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# br For the integral to be

For the integral (8) to be finite we set the regularization parameter ξ equal to –1 at this stage. Then the Gauss integral (8) can be calculated without effort. The following simple example illustrates the regularization procedure proposed here (for ):

The only irritant in our regularization procedure is an occurrence of the constant multiplier , which arises in Eq. (8) after orexin manufacturer over a(τ). But this multiplier does not depend on the dynamical variables, so it can be omitted.
Notice that the regularization parameter ξ in the integral (3) can be inserted into the lapse function , so that we derive two independent variables and, correspondingly, two parameters which should be identified at the final stage.
In the former case (i) the Gauss integral (8) equals
where the action in the exponent is calculated on the classical trajectory ((t), (t)), t ∈ [0, C] with the corresponding boundary condition:

As a result, the action is equal to

In the latter case (ii),
and

Let us now restore the ``normal\'\' value of the regularization parameter , and return to the real time . As the result, the Euclidean action in the exponent of formula (10) becomes an imaginary phase function, which defines a real phase which we consider as a quantum action corresponding to the birth of the universe. In the former case (ψ is smooth in the South Pole) the quantum action is

At the last step in our definition of the wave function, we fix the time of birth Tusing the additional condition of the extreme value of the quantum action:
from which

The solution of Eq. (17) can be interpreted as the time of the universe\'s birth in the intimated state from “nothing”. The corresponding stationary value of the quantum action is

It is easy to check that the stationary wave function
is one of the solutions of the WDW Eq. (5) with .
In the latter case (ϕ is smooth in the South Pole) the corresponding quantum action is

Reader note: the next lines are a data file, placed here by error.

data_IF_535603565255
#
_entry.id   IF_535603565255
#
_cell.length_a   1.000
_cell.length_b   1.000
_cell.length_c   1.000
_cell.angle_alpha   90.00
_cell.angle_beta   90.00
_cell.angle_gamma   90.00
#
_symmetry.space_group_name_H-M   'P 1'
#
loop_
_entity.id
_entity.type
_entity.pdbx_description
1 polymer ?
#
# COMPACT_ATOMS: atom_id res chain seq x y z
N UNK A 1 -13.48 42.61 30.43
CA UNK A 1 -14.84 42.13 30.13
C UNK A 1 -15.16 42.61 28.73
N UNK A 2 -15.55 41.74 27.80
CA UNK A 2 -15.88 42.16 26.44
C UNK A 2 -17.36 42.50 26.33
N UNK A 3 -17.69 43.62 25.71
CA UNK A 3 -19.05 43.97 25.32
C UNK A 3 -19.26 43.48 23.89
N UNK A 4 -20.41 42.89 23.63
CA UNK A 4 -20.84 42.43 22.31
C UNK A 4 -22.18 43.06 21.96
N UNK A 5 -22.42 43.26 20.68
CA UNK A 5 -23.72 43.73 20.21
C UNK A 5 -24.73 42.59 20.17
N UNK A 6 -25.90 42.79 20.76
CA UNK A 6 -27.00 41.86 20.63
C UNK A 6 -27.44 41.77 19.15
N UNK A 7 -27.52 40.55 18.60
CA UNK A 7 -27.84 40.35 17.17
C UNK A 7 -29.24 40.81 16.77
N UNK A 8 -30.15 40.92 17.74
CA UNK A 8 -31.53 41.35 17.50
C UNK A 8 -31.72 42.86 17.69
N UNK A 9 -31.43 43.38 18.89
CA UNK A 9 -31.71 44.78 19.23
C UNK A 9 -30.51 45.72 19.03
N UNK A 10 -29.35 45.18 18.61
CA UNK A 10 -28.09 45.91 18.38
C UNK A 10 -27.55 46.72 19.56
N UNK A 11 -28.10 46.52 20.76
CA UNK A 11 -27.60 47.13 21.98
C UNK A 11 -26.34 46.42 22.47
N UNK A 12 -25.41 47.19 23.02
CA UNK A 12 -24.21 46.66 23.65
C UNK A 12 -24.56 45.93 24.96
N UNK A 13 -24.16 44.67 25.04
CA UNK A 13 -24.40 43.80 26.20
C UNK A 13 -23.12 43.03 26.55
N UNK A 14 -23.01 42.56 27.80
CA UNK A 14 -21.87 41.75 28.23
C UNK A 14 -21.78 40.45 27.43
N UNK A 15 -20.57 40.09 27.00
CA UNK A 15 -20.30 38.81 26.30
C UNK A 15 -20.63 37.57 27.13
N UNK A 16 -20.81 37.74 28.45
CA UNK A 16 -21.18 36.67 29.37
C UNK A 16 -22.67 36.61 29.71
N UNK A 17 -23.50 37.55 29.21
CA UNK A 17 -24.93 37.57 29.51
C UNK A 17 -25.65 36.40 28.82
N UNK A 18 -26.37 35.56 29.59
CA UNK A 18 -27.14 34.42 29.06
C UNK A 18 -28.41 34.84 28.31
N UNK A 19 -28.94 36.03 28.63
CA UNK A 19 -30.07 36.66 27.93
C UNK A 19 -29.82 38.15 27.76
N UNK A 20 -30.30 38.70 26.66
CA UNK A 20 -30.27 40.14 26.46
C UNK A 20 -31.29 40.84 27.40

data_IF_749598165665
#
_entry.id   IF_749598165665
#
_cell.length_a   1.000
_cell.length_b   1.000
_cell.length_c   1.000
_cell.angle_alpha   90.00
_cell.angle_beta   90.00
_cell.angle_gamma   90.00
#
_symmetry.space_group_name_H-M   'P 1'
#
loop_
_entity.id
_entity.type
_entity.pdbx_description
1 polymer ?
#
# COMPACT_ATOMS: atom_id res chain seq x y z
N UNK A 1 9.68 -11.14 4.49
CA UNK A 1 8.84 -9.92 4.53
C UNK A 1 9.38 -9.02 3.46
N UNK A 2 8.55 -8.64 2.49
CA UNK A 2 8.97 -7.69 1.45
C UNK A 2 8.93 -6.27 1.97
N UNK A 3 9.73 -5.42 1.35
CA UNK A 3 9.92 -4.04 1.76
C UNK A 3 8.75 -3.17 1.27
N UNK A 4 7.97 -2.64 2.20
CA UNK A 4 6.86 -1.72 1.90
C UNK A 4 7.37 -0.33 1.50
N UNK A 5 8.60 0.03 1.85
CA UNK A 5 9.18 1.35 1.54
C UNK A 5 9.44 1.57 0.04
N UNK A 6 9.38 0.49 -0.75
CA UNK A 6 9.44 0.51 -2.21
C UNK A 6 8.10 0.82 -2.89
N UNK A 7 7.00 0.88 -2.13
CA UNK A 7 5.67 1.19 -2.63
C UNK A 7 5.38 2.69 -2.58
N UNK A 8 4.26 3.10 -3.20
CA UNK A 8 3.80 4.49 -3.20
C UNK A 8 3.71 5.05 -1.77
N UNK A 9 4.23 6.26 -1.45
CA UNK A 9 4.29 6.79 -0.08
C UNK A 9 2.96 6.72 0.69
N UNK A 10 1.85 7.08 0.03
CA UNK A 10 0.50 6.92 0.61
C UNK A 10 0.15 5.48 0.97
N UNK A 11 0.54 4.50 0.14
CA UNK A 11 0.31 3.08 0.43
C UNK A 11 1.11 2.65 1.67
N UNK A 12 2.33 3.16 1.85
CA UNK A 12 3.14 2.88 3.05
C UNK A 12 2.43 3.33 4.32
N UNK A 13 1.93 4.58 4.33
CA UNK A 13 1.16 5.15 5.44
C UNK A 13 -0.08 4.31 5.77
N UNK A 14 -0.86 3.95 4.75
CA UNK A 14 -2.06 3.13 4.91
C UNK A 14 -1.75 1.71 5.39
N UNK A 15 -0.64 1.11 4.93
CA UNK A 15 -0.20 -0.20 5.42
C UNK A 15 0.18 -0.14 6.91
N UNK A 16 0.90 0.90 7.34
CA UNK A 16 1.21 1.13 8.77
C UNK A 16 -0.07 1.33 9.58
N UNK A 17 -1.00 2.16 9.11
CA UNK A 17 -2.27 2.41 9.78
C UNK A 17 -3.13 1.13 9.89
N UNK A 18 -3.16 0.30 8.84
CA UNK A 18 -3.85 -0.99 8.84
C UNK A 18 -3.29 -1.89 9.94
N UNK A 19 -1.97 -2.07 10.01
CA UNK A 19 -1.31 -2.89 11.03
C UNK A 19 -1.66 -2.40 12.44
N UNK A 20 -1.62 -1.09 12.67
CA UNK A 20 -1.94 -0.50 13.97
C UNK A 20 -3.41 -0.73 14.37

The condition for it to be stationary with respect to the variation of the time of birth T implies .
Therefore, the stationary wave function would be taken as

It is also a solution of the WDW Eq. (5). The time of this state\'s birth is not defined.

Conclusion
This procedure can be interpreted as a complex amplitude of the universe\'s birth from “nothing” with the time parameter not defined yet. Considering the phase of the complex amplitude as a quantum equivalent of the classical action, at the last step in our definition of the wave function we proposed to fix the time of birth Tusing the additional condition of the parameter extremum of the quantum action.

Acknowledgment

Introduction
The modern cosmological paradigm includes (as an inevitable part) the existence of an inflation stage with the exponential expansion of the universe [1–4]. A quantum epoch takes its own place substantially at the beginning of the universe in just the same way. Inflation theories do not explicitly specify the initial state of the universe and its size before the inflation. For instance, the inflation may be supposed to begin exactly following the quantum epoch with the Planck initial size [5]. On the other hand, in different quantum theories of the Beginning [6, 7] the classical inflation stage is considered as a natural continuation of the history of the universe. According to the Vilenkin tunneling theory [6], the de Sitter stage of the exponential expansion of the universe is sewn together with the de Sitter instanton at a definite radius determined by a vacuum energy density in the framework of the Grand Unified Theory. In order to accommodate the tunneling theory with inflation theories where an effective scalar field (inflaton) is present, the vacuum energy density should be identified with an initial value of the inflaton potential energy. In Ref. [8], the classical stage of the inflation in the quasi-classical approximation of the Hartle–Hawking no-boundary wave function of the universe was obtained as well.